material and the cured or vulcanized strand accumulated
on the spool or drum 13.
rotation by means of a tubular shaft 44 which is secured
to the circular disc 38. A guide tube 45 is mounted con
centrically within the tubular shaft 44 and extends through
an aperture in cover plate 41. The preformed ?lament or
In producing strand-like structures by utilizing the
apparatus as shown in FIGURE 2, the elastomeric ?bers 25 thread 46 is continuously drawn through the guide tube
45. The ?ber-forming liquid is continuously supplied to
are collected on a preformed primary ?lament or strand
such as a thin wire, a cellulose ?ber yarn, a thermoplastic
the chamber 42 from a source of the liquid (not shown)
resin ?lament and the like. A tower 14 is provided with
through
one or more spraying units 15 each including a gas nozzle
the tubulari shaft 44.
v_
,
_
v
.
As compared to the ?ber-forming units of FIGURES
16 and a spray tube 17 provided with a suitable extrusion 30 1 and 2, the units shown in FIGURES 3 and 4 do not
ori?ce. A suitable spraying liquid containing the elasto
require independent means for producing an air blast in
as described hereinbefore are in a tacky or cementitious
forming liquid leaves the nozzle, it is subjected to this
forming the ?bers since the impellers may be driven from
meric material is extruded through the spray tube into a
the same power source as the extruding unit. The spin
high velocity gas stream emerging from the nozzle 16.
ning liquid is supplied under pressure to the chamber of
A secondary stream of gas may be passed through the
tower by means of a suitable blower 18. The preformed 35 the spinning disc and is extruded through the spray noz-v
zles by the centrifugal force created within the disc as it
?lament or thread 19 is continuously drawn through the
rotates in addition to the supply pressure. As the ?ber
tower between guide rolls 20 and 21. The ?bers formed
static extrusion pressure exerted in a radial direction.
Simultaneously, the plastic stream is subjected to a tan—
gential force. The directions 'of these forces which are
become bonded to the ?lament and to each other at points
at right angles to each other are continuously changing
and areas of contact. The continuous withdrawal of the
with the rotation of the disc. These forces are believed
?lament through the tower results in a deposition and col
to effect at least a portion of the attenuation of the plas
lection of the ?bers in a progressive overlapping arrange
ment. As the ?bers are collected on the previously de 45 tic stream. The outermost end of the, plastic or ?ber is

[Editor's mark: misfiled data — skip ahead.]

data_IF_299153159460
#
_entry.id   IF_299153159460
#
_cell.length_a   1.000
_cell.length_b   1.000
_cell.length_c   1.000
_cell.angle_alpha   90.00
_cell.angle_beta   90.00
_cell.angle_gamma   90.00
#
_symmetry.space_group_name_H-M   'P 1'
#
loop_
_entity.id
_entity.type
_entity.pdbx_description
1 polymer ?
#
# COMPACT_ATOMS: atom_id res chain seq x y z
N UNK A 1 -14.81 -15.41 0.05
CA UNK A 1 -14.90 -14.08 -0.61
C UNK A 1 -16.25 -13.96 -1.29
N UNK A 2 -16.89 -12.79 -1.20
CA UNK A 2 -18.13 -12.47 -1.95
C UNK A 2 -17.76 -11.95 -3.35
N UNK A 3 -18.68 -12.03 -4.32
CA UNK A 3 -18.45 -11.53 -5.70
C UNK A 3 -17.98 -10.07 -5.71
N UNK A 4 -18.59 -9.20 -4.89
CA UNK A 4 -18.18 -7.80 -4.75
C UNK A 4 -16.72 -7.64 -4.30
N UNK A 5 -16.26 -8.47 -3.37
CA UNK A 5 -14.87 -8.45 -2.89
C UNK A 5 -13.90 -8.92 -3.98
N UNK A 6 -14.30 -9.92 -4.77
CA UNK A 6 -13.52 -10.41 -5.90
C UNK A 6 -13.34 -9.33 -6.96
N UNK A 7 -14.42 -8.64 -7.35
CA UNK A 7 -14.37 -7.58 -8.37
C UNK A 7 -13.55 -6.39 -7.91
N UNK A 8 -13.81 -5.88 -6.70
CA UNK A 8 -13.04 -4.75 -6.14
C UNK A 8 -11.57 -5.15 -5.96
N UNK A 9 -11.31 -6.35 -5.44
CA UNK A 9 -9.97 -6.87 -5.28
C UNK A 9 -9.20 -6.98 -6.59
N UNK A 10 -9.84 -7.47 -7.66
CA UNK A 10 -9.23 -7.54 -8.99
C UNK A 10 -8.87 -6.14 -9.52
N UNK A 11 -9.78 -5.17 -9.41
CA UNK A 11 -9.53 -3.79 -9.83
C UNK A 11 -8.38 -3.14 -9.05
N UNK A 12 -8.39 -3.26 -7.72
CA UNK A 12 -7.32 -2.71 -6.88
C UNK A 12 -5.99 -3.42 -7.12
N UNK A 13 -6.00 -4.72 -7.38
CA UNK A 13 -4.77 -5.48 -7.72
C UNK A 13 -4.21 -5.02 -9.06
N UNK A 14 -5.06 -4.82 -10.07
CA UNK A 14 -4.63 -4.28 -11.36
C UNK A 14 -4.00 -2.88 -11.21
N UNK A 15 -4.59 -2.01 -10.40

in the air and the extruded plastic which is just emerg
posited ?bers, the overlapping ?bers become bonded
ing from the extrusion ori?ce is moving in a circular path
together at their points and areas of contact to form a
with
the extrusion ori?ce. The friction between the end
coherent strand-like structure 22.
of the ?ber and the air is believed to cause a drag which
As the strand-like structure emerges from the tower,
it may be passed through a dusting chamber 23 wherein a' 50 may account for a part of the attenuation of the plastic
condition and bond together at their points of contact and,
as they are deposited and collected on the ?lament 19,, they
detacki?er such as talc is applied to the outer surfaces to
reduce the tacki'ne‘ss. The strand is then passed over
stream. The air ?ow created by the impeller also sub
jects the ?ber to a force which is at an angle to the plane
guide roll 21 and through a suitable heating chamber
of the extrusion and the tangential forces. As the free
The strand-like structure thus formed is shown in FIG
URE 7 and includes a core 26 consisting of the preformed
?lament or thread and the collected elastomer ?ber cover
27. The elastomer ?ber cover or sheath 27 comprises 60
the attenuation and stretching of the ?ber and the break
ing of the attenuated plastic to form discontinuous ?bers.
end of the ?ber is blown upwardly a further drag is prob
24 wherein the elastomeric material is cured or vulcanized.
The cord is accumulated on a suitable spool or take-up 55 ably created with respect to the movement of the noz
zle. The combined forces and the frictional drag cause
drum 25.
the ?bers permanently bonded together in a progressive
overlapping arrangement. Where the core 26 consists of
During this period, the major portion of the solvent be
comes volatilized to establish’the size of the ?bers.
As shown in FIGURE 5, a cord of limited elastic elon
gation or stretch may be formed from the elastic strand
47 by wrapping or braiding the elastic strand with textile
threads, yarns and the like 48. The amount of stretch
jecting the strand 22 to longitudinal tension applied be-. 65 may be controlled by the number of turns of the textile
yarns per unit length. The textile yarns may be wrapped
tween spaced pairs of pressure rollers 28 and 29.
around the elastic strand either before or after the elas
Alternative ?ber-forming means of the type disclosed
tomeric material has been cured or vulcanized. If it is
and claimed in the copending application of Richard P.
desired to provide a bond between the textile yarns and
Foster and Derek E. Till, Serial No. 501,932, ?led April
18, 1955, now abandoned, may be utilized in producing 70 the elastomeric material, the Wrapping is provided prior
to curing. Obviously, if no bond is desired, the wrap—
the ?brous strands. A ?ber-forming unit adapted to re
ping is applied after the elastomeric material has been
place the spinning unit 3 in the apparatus shown in FIG
cured.
URE 1 is illustrated in FIGURE 3. The ?ber-forming
A rope-like structure may be formed as illustrated in
means includes a circular disc 30 having an upwardly
extending, integral rim or ?ange 31. A plurality of spaced, 75 FIGURE 6 by twisting a plurality of elastic strands 49.
a ?lament or strand of low tensile strength, the core ?la
ment may be broken to provide an elastic strand by sub